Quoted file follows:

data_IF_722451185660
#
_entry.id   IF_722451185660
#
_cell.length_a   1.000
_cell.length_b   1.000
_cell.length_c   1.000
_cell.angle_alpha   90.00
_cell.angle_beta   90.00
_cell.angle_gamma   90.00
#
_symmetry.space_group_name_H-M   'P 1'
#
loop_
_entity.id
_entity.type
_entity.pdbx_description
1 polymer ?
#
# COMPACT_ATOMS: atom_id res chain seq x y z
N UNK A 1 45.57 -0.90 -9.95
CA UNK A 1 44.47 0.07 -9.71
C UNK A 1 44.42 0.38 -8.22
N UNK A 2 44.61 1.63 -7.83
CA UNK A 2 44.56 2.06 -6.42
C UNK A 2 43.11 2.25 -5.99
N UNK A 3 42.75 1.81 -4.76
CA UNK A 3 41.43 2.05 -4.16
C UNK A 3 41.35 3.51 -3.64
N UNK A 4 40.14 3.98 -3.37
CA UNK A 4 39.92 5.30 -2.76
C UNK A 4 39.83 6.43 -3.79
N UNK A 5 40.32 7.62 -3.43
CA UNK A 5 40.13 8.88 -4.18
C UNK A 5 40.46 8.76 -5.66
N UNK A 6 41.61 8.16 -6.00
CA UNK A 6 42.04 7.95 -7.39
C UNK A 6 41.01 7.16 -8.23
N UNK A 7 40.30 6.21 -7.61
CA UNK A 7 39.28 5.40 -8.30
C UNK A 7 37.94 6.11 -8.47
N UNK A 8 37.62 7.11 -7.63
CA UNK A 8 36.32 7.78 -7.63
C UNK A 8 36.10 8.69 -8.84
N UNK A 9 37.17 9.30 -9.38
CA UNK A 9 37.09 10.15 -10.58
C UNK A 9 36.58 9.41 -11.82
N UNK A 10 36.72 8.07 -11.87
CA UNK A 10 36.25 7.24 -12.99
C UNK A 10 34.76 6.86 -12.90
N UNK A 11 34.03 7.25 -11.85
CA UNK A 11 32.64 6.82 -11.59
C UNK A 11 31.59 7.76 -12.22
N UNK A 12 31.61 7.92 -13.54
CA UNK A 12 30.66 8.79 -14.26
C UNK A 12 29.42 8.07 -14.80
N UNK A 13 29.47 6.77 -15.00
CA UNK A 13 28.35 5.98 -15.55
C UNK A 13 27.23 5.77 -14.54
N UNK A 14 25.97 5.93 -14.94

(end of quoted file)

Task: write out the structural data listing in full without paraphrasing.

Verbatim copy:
data_IF_722451185660
#
_entry.id   IF_722451185660
#
_cell.length_a   1.000
_cell.length_b   1.000
_cell.length_c   1.000
_cell.angle_alpha   90.00
_cell.angle_beta   90.00
_cell.angle_gamma   90.00
#
_symmetry.space_group_name_H-M   'P 1'
#
loop_
_entity.id
_entity.type
_entity.pdbx_description
1 polymer ?
#
# COMPACT_ATOMS: atom_id res chain seq x y z
N UNK A 1 45.57 -0.90 -9.95
CA UNK A 1 44.47 0.07 -9.71
C UNK A 1 44.42 0.38 -8.22
N UNK A 2 44.61 1.63 -7.83
CA UNK A 2 44.56 2.06 -6.42
C UNK A 2 43.11 2.25 -5.99
N UNK A 3 42.75 1.81 -4.76
CA UNK A 3 41.43 2.05 -4.16
C UNK A 3 41.35 3.51 -3.64
N UNK A 4 40.14 3.98 -3.37
CA UNK A 4 39.92 5.30 -2.76
C UNK A 4 39.83 6.43 -3.79
N UNK A 5 40.32 7.62 -3.43
CA UNK A 5 40.13 8.88 -4.18
C UNK A 5 40.46 8.76 -5.66
N UNK A 6 41.61 8.16 -6.00
CA UNK A 6 42.04 7.95 -7.39
C UNK A 6 41.01 7.16 -8.23
N UNK A 7 40.30 6.21 -7.61
CA UNK A 7 39.28 5.40 -8.30
C UNK A 7 37.94 6.11 -8.47
N UNK A 8 37.62 7.11 -7.63
CA UNK A 8 36.32 7.78 -7.63
C UNK A 8 36.10 8.69 -8.84
N UNK A 9 37.17 9.30 -9.38
CA UNK A 9 37.09 10.15 -10.58
C UNK A 9 36.58 9.41 -11.82
N UNK A 10 36.72 8.07 -11.87
CA UNK A 10 36.25 7.24 -12.99
C UNK A 10 34.76 6.86 -12.90
N UNK A 11 34.03 7.25 -11.85
CA UNK A 11 32.64 6.82 -11.59
C UNK A 11 31.59 7.76 -12.22
N UNK A 12 31.61 7.92 -13.54
CA UNK A 12 30.66 8.79 -14.26
C UNK A 12 29.42 8.07 -14.80
N UNK A 13 29.47 6.77 -15.00
CA UNK A 13 28.35 5.98 -15.55
C UNK A 13 27.23 5.77 -14.54
N UNK A 14 25.97 5.93 -14.94